Editor’s Note: This analysis was written by James Griffiths, a senior producer for CNN International and author of “The Great Firewall of China: How to Build and Control an Alternative Version of the Internet.” This feature is part of a wider CNN Style series on how culture in China is evolving in the Xi Jinping era.
“I’m living in a small town, living a life where nothing changes,” a woman says in a mournful voice as the camera follows her walking towards a house that is partially destroyed and almost uninhabitable.
Her marriage is falling apart as well. World War II left the family financially ruined and her husband depressed, neurotic and stuck in the past.
“We never say more than a few words to each other,” she says. “I have no courage to die. He seems to have no courage to live.”
This portrait of despair opens Fei Mu’s black-and-white 1948 film, “Spring in a Small Town,” a study of frustrated desire and marital strife.
Regarded today as a masterpiece of Chinese cinema, “Spring” was released months before the Communist Party’s victory in the country’s bloody civil war, and its fate would be a harbinger of what was to come.
Unlike the era’s other films, which focused on leftist themes and the glory of the People’s Liberation Army, Fei’s melancholic character study was regarded as myopic and ideologically backward by China’s new rulers, who criticized it for having a “narcotic effect” on audiences who were in need of a wartime boost. The movie was pulled from cinemas and Fei fled to British-controlled Hong Kong.
In 1950, Mao Zedong’s wife Jiang Qing, newly installed as head of the Film Agency of the Central Propaganda Department, began a purge of “rightist” filmmakers and class enemies. A former actress, Jiang recognized the power of cinema to shape – or undermine – the Party’s message.
In particular, she targeted director Sun Yu’s “The Life of Wu Xun,” which told the story of a historical beggar who founded schools for poor children during the latter years of the Qing Dynasty.
Wu worked within the feudal system, promoting gradual liberal reforms, and for this was deemed anti-revolutionary and anti-Communist. For much of the next two years, denunciation of the film filled the Party press, with even Mao himself writing an editorial against it in May 1951. The campaign destroyed Sun’s career and left him in filmmaking purgatory.
“(The Wu Xun crackdown) was the first ideological campaign of the People’s Republic,” Desmond Skeel writes in “Censorship: A World Encyclopedia.”
“From now on the emphasis would be on political struggle; there was no distinction between art and politics. Themes for films or any other medium would be laid down by the party.”
During Jiang’s time in charge of Chinese cinema, output dropped dramatically. Those films that were released stuck to the edicts set out by Mao that art should reflect the lives of the working classes and serve the advancement of socialism.
That mantra has changed little even to this day, only the flavor of the political message has shifted to that of Xi Jinping Thought, the sometimes incomprehensible ideology advanced by China’s most powerful leader since Mao himself.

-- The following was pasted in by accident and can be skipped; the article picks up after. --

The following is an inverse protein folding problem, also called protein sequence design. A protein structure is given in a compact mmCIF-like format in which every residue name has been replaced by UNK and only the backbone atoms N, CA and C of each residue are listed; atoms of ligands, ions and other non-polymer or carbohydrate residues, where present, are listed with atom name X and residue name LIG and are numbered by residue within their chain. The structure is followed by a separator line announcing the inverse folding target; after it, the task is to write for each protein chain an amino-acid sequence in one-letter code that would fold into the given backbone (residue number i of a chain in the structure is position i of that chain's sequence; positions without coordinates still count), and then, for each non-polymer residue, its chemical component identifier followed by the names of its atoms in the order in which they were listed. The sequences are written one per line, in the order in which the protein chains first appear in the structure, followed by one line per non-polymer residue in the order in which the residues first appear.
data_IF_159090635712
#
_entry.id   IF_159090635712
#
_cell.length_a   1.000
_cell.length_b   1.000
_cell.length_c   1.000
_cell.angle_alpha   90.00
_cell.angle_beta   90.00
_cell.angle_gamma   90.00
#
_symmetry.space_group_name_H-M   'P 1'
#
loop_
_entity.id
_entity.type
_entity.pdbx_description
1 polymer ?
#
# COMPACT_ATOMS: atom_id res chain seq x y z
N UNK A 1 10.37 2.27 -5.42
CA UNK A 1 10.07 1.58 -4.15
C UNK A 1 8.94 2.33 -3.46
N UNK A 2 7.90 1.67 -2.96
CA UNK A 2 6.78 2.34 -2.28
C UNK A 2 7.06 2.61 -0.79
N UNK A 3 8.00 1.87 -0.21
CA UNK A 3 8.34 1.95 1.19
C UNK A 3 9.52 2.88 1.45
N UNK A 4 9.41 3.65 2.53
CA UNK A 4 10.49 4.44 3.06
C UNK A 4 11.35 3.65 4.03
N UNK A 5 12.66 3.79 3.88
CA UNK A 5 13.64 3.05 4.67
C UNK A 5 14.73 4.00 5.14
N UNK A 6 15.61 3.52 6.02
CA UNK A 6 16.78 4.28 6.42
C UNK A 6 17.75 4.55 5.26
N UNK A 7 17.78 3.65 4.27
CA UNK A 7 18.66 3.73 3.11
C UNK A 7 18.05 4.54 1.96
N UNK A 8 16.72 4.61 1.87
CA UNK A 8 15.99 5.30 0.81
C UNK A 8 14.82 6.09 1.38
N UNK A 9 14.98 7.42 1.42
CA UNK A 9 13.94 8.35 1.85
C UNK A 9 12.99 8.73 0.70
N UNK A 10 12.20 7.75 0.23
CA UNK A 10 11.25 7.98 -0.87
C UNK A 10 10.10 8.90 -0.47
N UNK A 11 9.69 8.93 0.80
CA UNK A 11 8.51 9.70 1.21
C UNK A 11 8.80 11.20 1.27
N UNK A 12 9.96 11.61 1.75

Seventy years after the founding of the People’s Republic, topics covered by Chinese cinema have changed dramatically. But the level of control exercised by the Party is once again on the rise.
Films are still expected to promote “core socialist values,” and are checked by censors multiple times during the filmmaking process, from the script stage to pre-release. Licenses can be pulled or revoked with little warning, as topics which are acceptable one year become controversial the next.
The 1990s and 2000s saw a growing liberalization of Chinese cinema, and the rise of directors like Jia Zhangke and Lu Chuan, whose films highlighted flaws in Chinese society and questioned historical consensus. Under President Xi this trend has reversed. Jia and other directors have had their films banned in China, and others have been pulled with no explanation on the eve of release, leaving directors and studios casting about for what exactly makes a Communist Party-approved blockbuster.
“The broader trend for the industry has been tighter control and less money,” said an executive at a foreign movie studio’s China office, who asked to remain anonymous due to the political sensitivity of the topic. This has led studios to rein in their ambitions and attempt to recreate past successes.
“The result has been more of the same type of movies, which will have medium- to long-term implications, not just for a year or two,” she added.
Big, young market
Domestic ticket sales are expected to top $12.2 billion next year, according to projections by PwC, overtaking the US as the world’s most lucrative moviegoing audience, and that’s just traditional screens. Video streaming services iQiyi and Tencent have 190 million paying subscribers between them just in China, around 40 million more than Netflix has globally.
Hollywood studios have sought to cash in on this gigantic market, but foreign movies have to compete for a place in a quota system that limits the number of foreign or co-produced films screened in China to 30 to 40 each year.
Hoping to improve their chances in the quota battle, more and more studios are co-producing movies with Chinese partners and sometimes nakedly pandering to Chinese audiences, such as giving domestic stars split seconds of screentime so they can be used in promotional materials, or the jarring use of Chinese products, such as the appearance of QQ Messenger in “Independence Day: Resurgence.”